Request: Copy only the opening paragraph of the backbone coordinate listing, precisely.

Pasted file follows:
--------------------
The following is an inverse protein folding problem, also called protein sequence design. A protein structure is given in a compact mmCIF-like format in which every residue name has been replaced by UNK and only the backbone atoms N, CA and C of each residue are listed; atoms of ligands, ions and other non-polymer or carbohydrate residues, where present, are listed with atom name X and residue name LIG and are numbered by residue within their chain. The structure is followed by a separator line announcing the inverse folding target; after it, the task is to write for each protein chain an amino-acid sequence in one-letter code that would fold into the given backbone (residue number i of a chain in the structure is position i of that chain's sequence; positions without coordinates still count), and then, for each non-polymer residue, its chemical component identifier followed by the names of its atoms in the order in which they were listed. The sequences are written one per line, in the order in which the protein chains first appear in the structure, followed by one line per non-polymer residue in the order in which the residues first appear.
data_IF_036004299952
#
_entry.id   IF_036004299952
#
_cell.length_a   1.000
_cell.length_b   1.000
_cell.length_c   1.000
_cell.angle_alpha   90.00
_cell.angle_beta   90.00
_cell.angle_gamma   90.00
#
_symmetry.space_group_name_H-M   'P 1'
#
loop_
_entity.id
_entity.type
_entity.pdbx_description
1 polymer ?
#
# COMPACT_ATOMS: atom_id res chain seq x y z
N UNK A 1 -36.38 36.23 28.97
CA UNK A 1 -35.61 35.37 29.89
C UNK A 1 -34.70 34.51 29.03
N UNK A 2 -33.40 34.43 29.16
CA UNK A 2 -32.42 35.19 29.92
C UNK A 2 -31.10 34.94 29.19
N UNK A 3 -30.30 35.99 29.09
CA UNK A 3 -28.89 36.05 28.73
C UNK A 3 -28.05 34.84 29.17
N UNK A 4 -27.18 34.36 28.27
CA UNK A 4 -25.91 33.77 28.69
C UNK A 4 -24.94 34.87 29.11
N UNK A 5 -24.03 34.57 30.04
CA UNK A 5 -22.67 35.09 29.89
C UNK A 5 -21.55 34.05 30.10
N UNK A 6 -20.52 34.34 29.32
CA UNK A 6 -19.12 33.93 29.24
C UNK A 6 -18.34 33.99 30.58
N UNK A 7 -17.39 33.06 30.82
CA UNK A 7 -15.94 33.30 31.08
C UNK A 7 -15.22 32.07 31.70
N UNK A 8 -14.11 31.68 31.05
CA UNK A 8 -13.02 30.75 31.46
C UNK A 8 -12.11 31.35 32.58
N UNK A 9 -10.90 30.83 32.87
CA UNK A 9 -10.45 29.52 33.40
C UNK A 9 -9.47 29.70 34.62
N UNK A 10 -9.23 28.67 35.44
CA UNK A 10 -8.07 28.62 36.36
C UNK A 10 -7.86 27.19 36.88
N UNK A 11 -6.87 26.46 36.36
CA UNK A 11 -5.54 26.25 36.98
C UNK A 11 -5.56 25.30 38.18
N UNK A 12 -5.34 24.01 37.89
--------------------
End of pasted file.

The following is an inverse protein folding problem, also called protein sequence design. A protein structure is given in a compact mmCIF-like format in which every residue name has been replaced by UNK and only the backbone atoms N, CA and C of each residue are listed; atoms of ligands, ions and other non-polymer or carbohydrate residues, where present, are listed with atom name X and residue name LIG and are numbered by residue within their chain. The structure is followed by a separator line announcing the inverse folding target; after it, the task is to write for each protein chain an amino-acid sequence in one-letter code that would fold into the given backbone (residue number i of a chain in the structure is position i of that chain's sequence; positions without coordinates still count), and then, for each non-polymer residue, its chemical component identifier followed by the names of its atoms in the order in which they were listed. The sequences are written one per line, in the order in which the protein chains first appear in the structure, followed by one line per non-polymer residue in the order in which the residues first appear.